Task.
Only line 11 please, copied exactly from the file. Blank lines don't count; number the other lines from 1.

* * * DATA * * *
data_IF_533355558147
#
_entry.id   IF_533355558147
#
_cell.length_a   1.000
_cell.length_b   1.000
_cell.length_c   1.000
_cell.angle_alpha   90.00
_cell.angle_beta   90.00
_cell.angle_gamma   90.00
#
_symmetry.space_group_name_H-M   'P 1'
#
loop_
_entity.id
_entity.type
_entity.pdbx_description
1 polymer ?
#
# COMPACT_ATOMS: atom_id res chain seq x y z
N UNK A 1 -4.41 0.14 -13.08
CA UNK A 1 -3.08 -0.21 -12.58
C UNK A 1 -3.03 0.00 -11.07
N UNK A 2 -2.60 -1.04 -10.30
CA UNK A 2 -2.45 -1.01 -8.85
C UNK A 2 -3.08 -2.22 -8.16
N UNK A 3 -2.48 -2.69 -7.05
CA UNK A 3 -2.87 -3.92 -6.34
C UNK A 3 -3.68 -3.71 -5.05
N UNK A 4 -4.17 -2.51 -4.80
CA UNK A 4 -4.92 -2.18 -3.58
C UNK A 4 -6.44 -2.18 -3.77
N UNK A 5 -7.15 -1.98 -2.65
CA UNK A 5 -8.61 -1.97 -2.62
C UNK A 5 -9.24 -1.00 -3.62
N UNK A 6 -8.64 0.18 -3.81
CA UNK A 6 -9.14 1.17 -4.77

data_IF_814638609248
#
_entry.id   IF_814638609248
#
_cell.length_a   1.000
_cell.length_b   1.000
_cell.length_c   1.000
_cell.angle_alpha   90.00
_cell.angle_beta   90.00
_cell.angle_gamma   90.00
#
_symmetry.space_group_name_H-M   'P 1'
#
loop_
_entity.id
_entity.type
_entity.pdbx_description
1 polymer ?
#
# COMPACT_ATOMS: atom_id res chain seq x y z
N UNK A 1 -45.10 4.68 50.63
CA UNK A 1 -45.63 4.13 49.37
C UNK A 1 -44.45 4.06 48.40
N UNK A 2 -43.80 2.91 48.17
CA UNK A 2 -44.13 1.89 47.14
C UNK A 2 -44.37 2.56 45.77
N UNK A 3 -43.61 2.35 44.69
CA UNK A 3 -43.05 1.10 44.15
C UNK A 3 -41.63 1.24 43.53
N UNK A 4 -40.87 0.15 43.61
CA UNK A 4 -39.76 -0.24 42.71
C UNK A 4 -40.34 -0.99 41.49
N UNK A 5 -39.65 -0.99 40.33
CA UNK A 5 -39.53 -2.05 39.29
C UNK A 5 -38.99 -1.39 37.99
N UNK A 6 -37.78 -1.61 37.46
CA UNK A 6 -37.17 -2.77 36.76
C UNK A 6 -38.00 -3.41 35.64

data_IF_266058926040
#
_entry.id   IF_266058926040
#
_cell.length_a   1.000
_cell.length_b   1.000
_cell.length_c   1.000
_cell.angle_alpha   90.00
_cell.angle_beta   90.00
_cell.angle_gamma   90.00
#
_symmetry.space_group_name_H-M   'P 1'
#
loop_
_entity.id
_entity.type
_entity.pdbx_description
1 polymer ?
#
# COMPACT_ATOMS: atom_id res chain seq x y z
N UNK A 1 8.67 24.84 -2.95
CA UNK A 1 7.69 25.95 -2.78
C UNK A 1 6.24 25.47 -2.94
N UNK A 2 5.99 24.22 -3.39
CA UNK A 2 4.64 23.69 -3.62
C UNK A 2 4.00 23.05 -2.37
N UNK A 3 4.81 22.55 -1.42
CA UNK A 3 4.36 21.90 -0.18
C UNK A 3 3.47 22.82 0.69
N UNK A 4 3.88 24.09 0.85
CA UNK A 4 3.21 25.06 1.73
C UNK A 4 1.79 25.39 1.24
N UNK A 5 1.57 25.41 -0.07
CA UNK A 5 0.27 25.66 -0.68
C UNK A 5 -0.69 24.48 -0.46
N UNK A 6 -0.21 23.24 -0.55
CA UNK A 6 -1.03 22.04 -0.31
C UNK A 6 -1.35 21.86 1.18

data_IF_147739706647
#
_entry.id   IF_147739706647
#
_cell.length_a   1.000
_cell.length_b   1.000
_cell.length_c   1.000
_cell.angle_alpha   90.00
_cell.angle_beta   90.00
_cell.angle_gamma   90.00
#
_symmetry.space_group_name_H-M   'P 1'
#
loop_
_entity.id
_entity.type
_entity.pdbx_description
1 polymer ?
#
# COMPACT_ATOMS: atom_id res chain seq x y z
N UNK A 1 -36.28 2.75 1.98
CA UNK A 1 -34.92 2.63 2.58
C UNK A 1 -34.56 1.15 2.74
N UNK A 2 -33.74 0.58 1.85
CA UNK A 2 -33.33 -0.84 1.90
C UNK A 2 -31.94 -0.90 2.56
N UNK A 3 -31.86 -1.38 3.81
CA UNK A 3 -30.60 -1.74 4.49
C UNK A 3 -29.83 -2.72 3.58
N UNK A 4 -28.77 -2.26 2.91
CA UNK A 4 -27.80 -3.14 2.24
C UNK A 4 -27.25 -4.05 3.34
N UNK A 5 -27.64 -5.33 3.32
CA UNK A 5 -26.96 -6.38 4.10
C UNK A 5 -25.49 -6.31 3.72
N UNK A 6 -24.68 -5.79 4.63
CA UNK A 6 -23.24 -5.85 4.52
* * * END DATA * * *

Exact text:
#